The Caine Mutiny's Most Infamous Scene Sparked A Bizarre Battle Behind The Scenes

From "The Treasure of the Sierra Madre" to "Casablanca," the great Humphrey Bogart graced the silver screen with an array of performances that often see a hardened man unfurl by means of his inner demons. His Oscar-nominated turn in "The Caine Mutiny" is no different. The 1954 WWII naval drama, adapted from Herman Wouk's Pulitzer Prize-winning novel, sees Bogart as Lt. Cmdr. Philip Francis Queeg, the newly appointed Captain aboard the Navy slack ship known as the Caine, whose petty narcissism and obstinate leadership cause tension among the crew. Bogart does career-best work here, especially in his closing scene, which most likely secured him his nomination.

"The Caine Mutiny" is at its most riveting when the film disembarks the ship, and becomes a courtroom drama where we get to play judge and contemplate the morality of the titular mutiny. It seems so clear that Queeg was not fit to run the Caine, but the film poses the question if relieving the Captain could have been avoided. Director Edward Dmytryk tries to paint an "everyone's guilty" scenario by the end. To an extent, he's right. Fred MacMurray's Lt. Keefer ultimately plays both sides of an impossible scenario, which helps no one but himself. But between abandoning a mission, deflecting blame, and creating an overall toxic work environment, Queeg was always going to go down, whether he was on the ship that he'd have sunk or not. But the lynchpin that brings "The Caine Mutiny" full circle is the basis of Bogart's spectacular courtroom monologue: strawberries.

Whichever way you slice it

In perhaps one of the most memorable scenes of "The Caine Mutiny," Queeg gathers the ship's officers in the dining commons in the middle of the night because he believes that someone had swiped the remainder of the frozen strawberries. The Captain is so steadfast in his belief that someone forged a key that he won't accept otherwise, and plans to turn the ship upside down to prove its existence. Queeg invites Lt. Keefer and Lt. Maryk (Van Johnson) back to his quarters to further discuss how his experience with a similar food swiping incident backs up his persistence.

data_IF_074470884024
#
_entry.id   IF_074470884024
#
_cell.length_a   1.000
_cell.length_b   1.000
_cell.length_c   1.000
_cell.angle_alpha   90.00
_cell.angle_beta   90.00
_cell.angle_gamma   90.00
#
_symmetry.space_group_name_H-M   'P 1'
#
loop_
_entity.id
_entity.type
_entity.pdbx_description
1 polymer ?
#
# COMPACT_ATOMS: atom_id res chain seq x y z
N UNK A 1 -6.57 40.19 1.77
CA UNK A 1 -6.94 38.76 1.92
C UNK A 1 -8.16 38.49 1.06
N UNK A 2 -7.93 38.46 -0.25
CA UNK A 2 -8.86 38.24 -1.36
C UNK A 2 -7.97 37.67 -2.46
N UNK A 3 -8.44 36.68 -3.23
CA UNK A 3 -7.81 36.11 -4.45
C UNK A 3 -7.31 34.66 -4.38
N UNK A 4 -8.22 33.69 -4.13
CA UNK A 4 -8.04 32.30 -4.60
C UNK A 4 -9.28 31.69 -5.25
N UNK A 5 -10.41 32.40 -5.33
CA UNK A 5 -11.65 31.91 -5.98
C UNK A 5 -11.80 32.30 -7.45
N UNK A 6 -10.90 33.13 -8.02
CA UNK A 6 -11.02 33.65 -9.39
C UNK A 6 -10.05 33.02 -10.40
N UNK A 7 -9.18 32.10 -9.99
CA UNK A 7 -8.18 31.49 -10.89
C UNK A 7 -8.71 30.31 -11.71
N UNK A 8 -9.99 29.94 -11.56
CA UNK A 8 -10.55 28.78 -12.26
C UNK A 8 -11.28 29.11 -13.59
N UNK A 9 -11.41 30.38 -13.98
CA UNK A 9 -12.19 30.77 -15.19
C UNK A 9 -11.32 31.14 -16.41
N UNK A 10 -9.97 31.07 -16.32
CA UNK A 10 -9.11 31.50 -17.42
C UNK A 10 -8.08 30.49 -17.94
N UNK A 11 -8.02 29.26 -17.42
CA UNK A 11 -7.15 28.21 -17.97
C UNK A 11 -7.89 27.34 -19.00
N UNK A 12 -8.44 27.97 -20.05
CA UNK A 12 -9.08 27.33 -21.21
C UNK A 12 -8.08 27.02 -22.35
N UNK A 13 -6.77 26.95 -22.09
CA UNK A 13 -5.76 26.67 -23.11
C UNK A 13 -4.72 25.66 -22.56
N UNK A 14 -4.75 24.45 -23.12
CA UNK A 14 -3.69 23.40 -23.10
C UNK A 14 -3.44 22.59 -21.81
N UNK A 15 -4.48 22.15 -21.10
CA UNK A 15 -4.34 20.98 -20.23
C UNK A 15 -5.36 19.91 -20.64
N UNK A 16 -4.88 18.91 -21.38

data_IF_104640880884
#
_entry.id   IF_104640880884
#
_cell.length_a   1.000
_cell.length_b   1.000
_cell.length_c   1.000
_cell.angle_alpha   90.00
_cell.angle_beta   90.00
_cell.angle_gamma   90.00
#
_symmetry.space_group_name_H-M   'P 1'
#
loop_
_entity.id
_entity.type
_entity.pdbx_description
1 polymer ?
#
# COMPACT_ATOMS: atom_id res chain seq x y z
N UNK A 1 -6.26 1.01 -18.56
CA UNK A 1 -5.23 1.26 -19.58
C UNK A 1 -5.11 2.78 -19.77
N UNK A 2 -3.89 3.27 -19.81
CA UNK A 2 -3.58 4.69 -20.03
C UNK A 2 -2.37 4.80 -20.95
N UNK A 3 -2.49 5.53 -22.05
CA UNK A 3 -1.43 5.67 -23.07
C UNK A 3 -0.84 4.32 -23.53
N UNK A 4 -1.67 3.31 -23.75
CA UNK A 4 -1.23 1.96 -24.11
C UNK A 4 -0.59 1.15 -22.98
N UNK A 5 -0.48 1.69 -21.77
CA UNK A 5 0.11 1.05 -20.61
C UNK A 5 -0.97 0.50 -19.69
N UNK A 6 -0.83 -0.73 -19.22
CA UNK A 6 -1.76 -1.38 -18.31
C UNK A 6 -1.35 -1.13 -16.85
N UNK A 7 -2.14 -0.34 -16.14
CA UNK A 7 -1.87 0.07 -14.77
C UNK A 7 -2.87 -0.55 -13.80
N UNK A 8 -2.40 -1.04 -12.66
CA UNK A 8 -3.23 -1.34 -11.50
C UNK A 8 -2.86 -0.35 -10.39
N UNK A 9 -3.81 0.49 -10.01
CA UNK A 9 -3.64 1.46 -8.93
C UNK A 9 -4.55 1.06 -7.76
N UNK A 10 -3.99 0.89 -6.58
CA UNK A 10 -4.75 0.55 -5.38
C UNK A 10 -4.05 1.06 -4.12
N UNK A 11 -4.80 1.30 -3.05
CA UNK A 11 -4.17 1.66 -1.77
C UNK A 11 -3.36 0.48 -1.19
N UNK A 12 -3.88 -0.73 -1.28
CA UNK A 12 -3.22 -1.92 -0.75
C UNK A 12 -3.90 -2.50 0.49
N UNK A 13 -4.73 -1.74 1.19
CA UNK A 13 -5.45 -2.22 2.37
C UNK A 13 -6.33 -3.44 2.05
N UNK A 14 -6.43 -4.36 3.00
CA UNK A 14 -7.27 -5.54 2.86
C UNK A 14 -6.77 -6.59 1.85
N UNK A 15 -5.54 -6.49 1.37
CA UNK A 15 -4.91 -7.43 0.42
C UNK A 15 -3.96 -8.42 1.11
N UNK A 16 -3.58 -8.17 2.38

In a behind-the-scenes retrospective article from Turner Classic Movies, Scott McGee recounts how one little detail in this sequence unexpectedly caused some commotion behind the scenes:

"The Navy technical advisor, Commander James C. Shaw, grew upset with the way the character Captain Queeg butters his toast during the infamous "strawberry" scene. Shaw understood that Queeg was mentally unbalanced, but that didn't mean that he was not an officer and a gentleman. Shaw figured that any officer who graduated from Annapolis would know the military standard for breaking a slice of bread into small pieces before buttering it. Unfortunately, Bogart (in the role of Queeg) felt like Shaw was personally attacking his performance and became agitated. To placate both parties, the crust was trimmed from the bread, thus reducing the size and satisfying both Bogart and the Navy."

It's very fitting that a situation, which demonstrates the fruitless nature of being stubborn over something so small, is so similar to Queeg's mission. What makes this whole thing so bizarre is that the compromise they arrived at was to make the toast in question look even more noticeable. What kind of psychopath butters toast with the crust cut off? If you wanted to, you could view it as another way Queeg claims to adhere to strict Navy protocols, but nimbly goes about his own way of doing things.

The Navy way or no way

In order to work alongside the military and have access to the ships they needed, producer Stanley Kramer ("Judgment at Nuremberg") and Columbia Pictures' Harry Cohn had to abide by the following notes from the U.S. Navy (via TCM):

"The enlisted men would not be presented as unintelligent, unkempt, or as scurvy misfits; Captain Queeg's cowardice would be minimized and his character made more sympathetic; the film would open with a disclaimer that read, "There has never been a mutiny in the United States Navy. The truth of this story lies not in its incidents but in the way a few men meet the crisis of their lives." The Navy also wanted the word mutiny dropped from the title but, luckily, Kramer prevailed against this request as so many people were already familiar with the Wouk novel."

Of course, like any Hollywood production, you have to roll with the military's concessions if you want to play with their big metal toys. In this case, I suppose it also refers to how your fictional Naval Captain butters his weirdly sliced toast. Despite the Navy's best efforts, I don't think the film did a great job at hiding Queeg's cowardice at all. His natural instinct of being an impossible perfectionist is on full display, as are his cold feet when something goes wrong. He just tries to brush off his erratic behavior by means of a "let's just forget about this and move on"-type of mentality, notably toward the young Ens. Keith (Robert Francis).

What did shine through, however, is Queeg's vulnerability. Even though Lt. Maryk's life-or-death decision is justified, the frightened look on Bogart's face, both during the Caine mutiny and the court martial, is that of a man who desperately deserves help after all of the wartime trauma he's been carrying. And for those brief moments, the film's "villain" is shown to be a flawed man, who recognizes the extent of his conceitedness for the first time in his life.